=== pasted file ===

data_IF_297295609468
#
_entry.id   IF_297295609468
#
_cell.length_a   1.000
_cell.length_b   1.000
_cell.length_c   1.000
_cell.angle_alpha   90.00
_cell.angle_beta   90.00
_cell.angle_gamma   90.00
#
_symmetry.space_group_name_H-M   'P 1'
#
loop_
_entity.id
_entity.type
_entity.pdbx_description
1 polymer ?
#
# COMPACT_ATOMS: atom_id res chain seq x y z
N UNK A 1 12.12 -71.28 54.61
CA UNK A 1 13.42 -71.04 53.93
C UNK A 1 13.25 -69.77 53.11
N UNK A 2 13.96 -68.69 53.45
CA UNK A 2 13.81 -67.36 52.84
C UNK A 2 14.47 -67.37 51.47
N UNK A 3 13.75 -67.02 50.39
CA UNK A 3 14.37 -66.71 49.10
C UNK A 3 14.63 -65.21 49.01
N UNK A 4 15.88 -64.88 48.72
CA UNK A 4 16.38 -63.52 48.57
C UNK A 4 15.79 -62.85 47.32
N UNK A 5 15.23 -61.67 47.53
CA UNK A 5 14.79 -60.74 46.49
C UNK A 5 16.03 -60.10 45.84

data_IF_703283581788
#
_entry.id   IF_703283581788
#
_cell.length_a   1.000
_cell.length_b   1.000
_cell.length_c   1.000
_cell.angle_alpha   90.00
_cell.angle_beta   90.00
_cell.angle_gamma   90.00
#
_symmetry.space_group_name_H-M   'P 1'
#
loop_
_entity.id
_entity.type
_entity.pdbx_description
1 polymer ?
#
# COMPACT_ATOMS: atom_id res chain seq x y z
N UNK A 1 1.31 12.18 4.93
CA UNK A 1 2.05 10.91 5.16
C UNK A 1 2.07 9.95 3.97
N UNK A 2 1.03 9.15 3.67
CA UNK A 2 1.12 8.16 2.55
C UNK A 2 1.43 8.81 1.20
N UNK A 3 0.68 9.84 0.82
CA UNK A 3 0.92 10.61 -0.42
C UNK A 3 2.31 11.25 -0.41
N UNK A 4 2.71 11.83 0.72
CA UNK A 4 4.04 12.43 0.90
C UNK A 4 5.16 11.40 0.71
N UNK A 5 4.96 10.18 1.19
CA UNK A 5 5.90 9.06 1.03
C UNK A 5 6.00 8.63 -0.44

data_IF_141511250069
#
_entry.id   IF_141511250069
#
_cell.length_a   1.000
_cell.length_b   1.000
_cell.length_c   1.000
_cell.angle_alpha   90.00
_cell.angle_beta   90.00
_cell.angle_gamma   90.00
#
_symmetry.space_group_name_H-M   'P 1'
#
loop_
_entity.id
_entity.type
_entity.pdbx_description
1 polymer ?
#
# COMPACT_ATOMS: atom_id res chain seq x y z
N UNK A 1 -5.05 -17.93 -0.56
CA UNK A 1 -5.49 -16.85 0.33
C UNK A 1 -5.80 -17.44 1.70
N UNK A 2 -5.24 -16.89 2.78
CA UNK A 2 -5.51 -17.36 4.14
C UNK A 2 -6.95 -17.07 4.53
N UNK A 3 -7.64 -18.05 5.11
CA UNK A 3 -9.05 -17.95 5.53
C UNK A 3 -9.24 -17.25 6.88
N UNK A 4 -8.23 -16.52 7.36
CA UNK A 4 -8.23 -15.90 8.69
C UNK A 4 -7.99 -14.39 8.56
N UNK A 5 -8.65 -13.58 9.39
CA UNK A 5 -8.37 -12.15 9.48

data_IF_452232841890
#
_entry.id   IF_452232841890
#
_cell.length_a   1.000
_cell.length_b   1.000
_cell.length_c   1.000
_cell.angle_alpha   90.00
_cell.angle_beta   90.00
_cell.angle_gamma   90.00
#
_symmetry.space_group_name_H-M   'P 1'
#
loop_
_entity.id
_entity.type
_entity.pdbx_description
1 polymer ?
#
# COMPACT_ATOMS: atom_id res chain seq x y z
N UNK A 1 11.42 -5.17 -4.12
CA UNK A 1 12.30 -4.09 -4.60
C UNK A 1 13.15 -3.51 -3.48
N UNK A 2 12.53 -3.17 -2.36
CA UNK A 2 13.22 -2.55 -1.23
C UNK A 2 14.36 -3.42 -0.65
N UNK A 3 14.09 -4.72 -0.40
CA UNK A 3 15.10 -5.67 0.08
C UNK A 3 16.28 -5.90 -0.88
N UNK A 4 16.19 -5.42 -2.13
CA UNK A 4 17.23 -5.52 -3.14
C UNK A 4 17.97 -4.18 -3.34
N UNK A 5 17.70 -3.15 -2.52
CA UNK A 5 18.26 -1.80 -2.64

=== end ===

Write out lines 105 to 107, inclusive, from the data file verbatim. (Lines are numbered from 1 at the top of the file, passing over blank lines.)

data_IF_452232841890
#
_entry.id   IF_452232841890